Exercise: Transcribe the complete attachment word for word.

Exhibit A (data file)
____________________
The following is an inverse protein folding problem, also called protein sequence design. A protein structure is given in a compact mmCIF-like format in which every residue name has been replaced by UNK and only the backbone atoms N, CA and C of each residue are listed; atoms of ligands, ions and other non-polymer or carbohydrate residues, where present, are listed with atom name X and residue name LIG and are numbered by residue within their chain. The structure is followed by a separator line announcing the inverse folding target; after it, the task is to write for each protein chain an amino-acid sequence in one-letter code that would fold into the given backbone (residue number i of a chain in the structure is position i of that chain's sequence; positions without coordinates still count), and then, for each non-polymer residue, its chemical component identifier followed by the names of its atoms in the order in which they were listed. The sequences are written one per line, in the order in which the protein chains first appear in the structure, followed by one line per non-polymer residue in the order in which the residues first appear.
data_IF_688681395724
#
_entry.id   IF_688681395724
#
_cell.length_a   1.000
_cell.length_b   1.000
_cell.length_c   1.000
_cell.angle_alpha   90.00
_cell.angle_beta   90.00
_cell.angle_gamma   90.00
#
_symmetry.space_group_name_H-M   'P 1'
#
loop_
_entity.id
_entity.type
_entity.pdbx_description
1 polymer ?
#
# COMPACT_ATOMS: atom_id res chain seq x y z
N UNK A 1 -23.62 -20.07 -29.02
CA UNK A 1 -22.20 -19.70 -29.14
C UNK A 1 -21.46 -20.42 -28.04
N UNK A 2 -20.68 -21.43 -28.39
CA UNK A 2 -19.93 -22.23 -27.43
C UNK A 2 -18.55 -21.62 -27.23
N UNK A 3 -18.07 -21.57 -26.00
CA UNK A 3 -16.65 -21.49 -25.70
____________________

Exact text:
The following is an inverse protein folding problem, also called protein sequence design. A protein structure is given in a compact mmCIF-like format in which every residue name has been replaced by UNK and only the backbone atoms N, CA and C of each residue are listed; atoms of ligands, ions and other non-polymer or carbohydrate residues, where present, are listed with atom name X and residue name LIG and are numbered by residue within their chain. The structure is followed by a separator line announcing the inverse folding target; after it, the task is to write for each protein chain an amino-acid sequence in one-letter code that would fold into the given backbone (residue number i of a chain in the structure is position i of that chain's sequence; positions without coordinates still count), and then, for each non-polymer residue, its chemical component identifier followed by the names of its atoms in the order in which they were listed. The sequences are written one per line, in the order in which the protein chains first appear in the structure, followed by one line per non-polymer residue in the order in which the residues first appear.
data_IF_688681395724
#
_entry.id   IF_688681395724
#
_cell.length_a   1.000
_cell.length_b   1.000
_cell.length_c   1.000
_cell.angle_alpha   90.00
_cell.angle_beta   90.00
_cell.angle_gamma   90.00
#
_symmetry.space_group_name_H-M   'P 1'
#
loop_
_entity.id
_entity.type
_entity.pdbx_description
1 polymer ?
#
# COMPACT_ATOMS: atom_id res chain seq x y z
N UNK A 1 -23.62 -20.07 -29.02
CA UNK A 1 -22.20 -19.70 -29.14
C UNK A 1 -21.46 -20.42 -28.04
N UNK A 2 -20.68 -21.43 -28.39
CA UNK A 2 -19.93 -22.23 -27.43
C UNK A 2 -18.55 -21.62 -27.23
N UNK A 3 -18.07 -21.57 -26.00
CA UNK A 3 -16.65 -21.49 -25.70